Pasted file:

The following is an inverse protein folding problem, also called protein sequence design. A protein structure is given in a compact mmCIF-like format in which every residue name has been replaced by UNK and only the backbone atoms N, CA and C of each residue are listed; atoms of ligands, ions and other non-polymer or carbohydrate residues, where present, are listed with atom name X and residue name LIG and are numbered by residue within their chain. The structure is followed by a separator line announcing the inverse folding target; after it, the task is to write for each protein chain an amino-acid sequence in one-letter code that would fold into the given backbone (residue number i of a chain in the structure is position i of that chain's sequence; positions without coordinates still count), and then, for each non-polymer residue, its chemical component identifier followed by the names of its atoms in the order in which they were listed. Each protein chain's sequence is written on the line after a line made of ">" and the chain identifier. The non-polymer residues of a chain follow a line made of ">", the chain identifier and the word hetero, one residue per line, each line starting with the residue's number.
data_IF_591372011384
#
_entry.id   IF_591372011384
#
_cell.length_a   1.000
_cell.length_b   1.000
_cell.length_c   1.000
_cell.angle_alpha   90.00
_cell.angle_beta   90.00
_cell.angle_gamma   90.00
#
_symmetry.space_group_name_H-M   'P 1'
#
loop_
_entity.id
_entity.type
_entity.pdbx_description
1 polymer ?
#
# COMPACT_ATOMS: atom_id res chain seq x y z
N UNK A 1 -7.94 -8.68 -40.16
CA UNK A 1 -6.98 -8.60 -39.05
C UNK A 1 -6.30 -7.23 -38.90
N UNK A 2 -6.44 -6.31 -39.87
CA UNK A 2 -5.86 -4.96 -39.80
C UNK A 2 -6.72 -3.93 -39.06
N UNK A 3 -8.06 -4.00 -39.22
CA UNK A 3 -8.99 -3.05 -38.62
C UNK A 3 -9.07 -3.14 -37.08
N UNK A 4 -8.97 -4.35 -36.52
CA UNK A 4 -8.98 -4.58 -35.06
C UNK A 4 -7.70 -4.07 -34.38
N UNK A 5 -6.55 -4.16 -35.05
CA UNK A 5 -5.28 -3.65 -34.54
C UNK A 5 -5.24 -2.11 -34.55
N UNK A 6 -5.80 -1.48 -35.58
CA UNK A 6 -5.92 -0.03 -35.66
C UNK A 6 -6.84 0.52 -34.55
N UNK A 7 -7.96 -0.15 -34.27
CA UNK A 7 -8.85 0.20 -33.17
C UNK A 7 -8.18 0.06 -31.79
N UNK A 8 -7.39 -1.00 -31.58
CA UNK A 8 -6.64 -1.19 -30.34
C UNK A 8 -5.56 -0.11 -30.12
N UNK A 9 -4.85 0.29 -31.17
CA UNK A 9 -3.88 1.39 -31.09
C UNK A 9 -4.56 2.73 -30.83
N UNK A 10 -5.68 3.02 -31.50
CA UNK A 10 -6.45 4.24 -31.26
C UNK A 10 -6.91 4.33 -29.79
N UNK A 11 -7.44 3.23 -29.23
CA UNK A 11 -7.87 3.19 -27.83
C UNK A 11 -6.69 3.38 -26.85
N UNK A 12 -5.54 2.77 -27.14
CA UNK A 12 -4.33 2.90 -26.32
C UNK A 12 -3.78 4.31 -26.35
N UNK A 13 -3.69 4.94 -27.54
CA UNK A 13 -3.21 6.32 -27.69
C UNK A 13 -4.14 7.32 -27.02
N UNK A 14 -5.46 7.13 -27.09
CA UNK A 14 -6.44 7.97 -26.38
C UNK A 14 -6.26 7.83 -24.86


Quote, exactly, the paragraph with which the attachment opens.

The following is an inverse protein folding problem, also called protein sequence design. A protein structure is given in a compact mmCIF-like format in which every residue name has been replaced by UNK and only the backbone atoms N, CA and C of each residue are listed; atoms of ligands, ions and other non-polymer or carbohydrate residues, where present, are listed with atom name X and residue name LIG and are numbered by residue within their chain. The structure is followed by a separator line announcing the inverse folding target; after it, the task is to write for each protein chain an amino-acid sequence in one-letter code that would fold into the given backbone (residue number i of a chain in the structure is position i of that chain's sequence; positions without coordinates still count), and then, for each non-polymer residue, its chemical component identifier followed by the names of its atoms in the order in which they were listed. Each protein chain's sequence is written on the line after a line made of ">" and the chain identifier. The non-polymer residues of a chain follow a line made of ">", the chain identifier and the word hetero, one residue per line, each line starting with the residue's number.